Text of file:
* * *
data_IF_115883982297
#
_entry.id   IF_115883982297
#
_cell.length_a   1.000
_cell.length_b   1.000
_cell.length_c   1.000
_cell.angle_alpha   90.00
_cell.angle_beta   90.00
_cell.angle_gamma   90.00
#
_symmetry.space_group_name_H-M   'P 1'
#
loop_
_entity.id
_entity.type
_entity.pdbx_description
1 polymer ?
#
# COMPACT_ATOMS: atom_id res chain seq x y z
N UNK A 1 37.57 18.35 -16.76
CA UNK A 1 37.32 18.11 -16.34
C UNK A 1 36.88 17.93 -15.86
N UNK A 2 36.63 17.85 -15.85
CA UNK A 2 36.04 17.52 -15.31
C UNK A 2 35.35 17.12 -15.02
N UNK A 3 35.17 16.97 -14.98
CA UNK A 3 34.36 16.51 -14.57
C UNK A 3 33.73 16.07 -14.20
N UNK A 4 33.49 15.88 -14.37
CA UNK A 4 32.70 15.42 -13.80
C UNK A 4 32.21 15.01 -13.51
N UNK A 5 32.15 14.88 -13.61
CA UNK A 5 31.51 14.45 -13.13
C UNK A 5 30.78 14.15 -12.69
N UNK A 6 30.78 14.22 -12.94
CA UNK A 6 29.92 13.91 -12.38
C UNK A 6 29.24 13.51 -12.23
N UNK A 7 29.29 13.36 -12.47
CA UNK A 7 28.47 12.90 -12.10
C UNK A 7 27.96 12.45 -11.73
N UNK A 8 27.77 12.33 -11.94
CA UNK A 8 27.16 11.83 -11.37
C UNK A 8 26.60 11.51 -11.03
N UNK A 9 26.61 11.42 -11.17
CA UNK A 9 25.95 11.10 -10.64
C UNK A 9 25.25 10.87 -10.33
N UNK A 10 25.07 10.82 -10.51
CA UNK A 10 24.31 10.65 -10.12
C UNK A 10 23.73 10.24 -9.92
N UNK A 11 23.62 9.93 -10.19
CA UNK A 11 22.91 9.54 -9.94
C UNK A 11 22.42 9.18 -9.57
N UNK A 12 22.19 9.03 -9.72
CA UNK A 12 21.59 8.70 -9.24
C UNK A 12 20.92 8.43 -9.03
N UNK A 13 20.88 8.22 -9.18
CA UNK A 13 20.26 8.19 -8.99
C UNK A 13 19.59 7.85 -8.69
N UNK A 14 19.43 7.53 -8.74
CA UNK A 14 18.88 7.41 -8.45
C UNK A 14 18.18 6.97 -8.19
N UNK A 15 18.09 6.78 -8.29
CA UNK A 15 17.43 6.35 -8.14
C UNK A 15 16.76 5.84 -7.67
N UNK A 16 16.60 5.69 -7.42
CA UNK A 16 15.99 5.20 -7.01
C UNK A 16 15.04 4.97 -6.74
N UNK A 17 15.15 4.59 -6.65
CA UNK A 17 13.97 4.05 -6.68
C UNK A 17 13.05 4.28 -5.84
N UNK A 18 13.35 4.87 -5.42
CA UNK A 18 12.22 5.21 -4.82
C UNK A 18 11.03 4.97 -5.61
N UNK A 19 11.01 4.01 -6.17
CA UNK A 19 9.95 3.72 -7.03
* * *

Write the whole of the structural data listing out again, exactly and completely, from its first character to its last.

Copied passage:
data_IF_115883982297
#
_entry.id   IF_115883982297
#
_cell.length_a   1.000
_cell.length_b   1.000
_cell.length_c   1.000
_cell.angle_alpha   90.00
_cell.angle_beta   90.00
_cell.angle_gamma   90.00
#
_symmetry.space_group_name_H-M   'P 1'
#
loop_
_entity.id
_entity.type
_entity.pdbx_description
1 polymer ?
#
# COMPACT_ATOMS: atom_id res chain seq x y z
N UNK A 1 37.57 18.35 -16.76
CA UNK A 1 37.32 18.11 -16.34
C UNK A 1 36.88 17.93 -15.86
N UNK A 2 36.63 17.85 -15.85
CA UNK A 2 36.04 17.52 -15.31
C UNK A 2 35.35 17.12 -15.02
N UNK A 3 35.17 16.97 -14.98
CA UNK A 3 34.36 16.51 -14.57
C UNK A 3 33.73 16.07 -14.20
N UNK A 4 33.49 15.88 -14.37
CA UNK A 4 32.70 15.42 -13.80
C UNK A 4 32.21 15.01 -13.51
N UNK A 5 32.15 14.88 -13.61
CA UNK A 5 31.51 14.45 -13.13
C UNK A 5 30.78 14.15 -12.69
N UNK A 6 30.78 14.22 -12.94
CA UNK A 6 29.92 13.91 -12.38
C UNK A 6 29.24 13.51 -12.23
N UNK A 7 29.29 13.36 -12.47
CA UNK A 7 28.47 12.90 -12.10
C UNK A 7 27.96 12.45 -11.73
N UNK A 8 27.77 12.33 -11.94
CA UNK A 8 27.16 11.83 -11.37
C UNK A 8 26.60 11.51 -11.03
N UNK A 9 26.61 11.42 -11.17
CA UNK A 9 25.95 11.10 -10.64
C UNK A 9 25.25 10.87 -10.33
N UNK A 10 25.07 10.82 -10.51
CA UNK A 10 24.31 10.65 -10.12
C UNK A 10 23.73 10.24 -9.92
N UNK A 11 23.62 9.93 -10.19
CA UNK A 11 22.91 9.54 -9.94
C UNK A 11 22.42 9.18 -9.57
N UNK A 12 22.19 9.03 -9.72
CA UNK A 12 21.59 8.70 -9.24
C UNK A 12 20.92 8.43 -9.03
N UNK A 13 20.88 8.22 -9.18
CA UNK A 13 20.26 8.19 -8.99
C UNK A 13 19.59 7.85 -8.69
N UNK A 14 19.43 7.53 -8.74
CA UNK A 14 18.88 7.41 -8.45
C UNK A 14 18.18 6.97 -8.19
N UNK A 15 18.09 6.78 -8.29
CA UNK A 15 17.43 6.35 -8.14
C UNK A 15 16.76 5.84 -7.67
N UNK A 16 16.60 5.69 -7.42
CA UNK A 16 15.99 5.20 -7.01
C UNK A 16 15.04 4.97 -6.74
N UNK A 17 15.15 4.59 -6.65
CA UNK A 17 13.97 4.05 -6.68
C UNK A 17 13.05 4.28 -5.84
N UNK A 18 13.35 4.87 -5.42
CA UNK A 18 12.22 5.21 -4.82
C UNK A 18 11.03 4.97 -5.61
N UNK A 19 11.01 4.01 -6.17
CA UNK A 19 9.95 3.72 -7.03